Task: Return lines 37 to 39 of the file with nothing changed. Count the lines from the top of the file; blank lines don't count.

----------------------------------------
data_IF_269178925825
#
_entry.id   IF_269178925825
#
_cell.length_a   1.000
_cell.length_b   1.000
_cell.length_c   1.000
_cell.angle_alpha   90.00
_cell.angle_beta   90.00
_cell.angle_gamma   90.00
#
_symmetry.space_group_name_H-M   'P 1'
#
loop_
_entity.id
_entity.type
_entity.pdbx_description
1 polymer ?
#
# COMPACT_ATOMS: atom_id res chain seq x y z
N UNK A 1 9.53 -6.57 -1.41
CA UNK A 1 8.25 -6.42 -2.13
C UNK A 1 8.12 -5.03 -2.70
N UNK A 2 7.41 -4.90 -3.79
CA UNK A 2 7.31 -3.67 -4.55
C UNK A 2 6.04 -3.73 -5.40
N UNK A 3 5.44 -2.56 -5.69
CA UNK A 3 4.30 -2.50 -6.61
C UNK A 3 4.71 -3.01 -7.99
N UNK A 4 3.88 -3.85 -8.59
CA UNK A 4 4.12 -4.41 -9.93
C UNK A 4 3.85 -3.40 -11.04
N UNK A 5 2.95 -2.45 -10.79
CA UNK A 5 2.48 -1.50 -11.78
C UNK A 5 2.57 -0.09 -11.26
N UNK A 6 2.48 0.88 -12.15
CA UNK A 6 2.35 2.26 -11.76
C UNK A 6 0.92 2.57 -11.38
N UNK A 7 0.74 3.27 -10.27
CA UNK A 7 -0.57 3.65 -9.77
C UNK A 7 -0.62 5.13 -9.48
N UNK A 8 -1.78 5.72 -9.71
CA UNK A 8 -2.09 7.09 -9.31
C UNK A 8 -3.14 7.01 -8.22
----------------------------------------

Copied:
CA UNK A 6 2.35 2.26 -11.76
C UNK A 6 0.92 2.57 -11.38
N UNK A 7 0.74 3.27 -10.27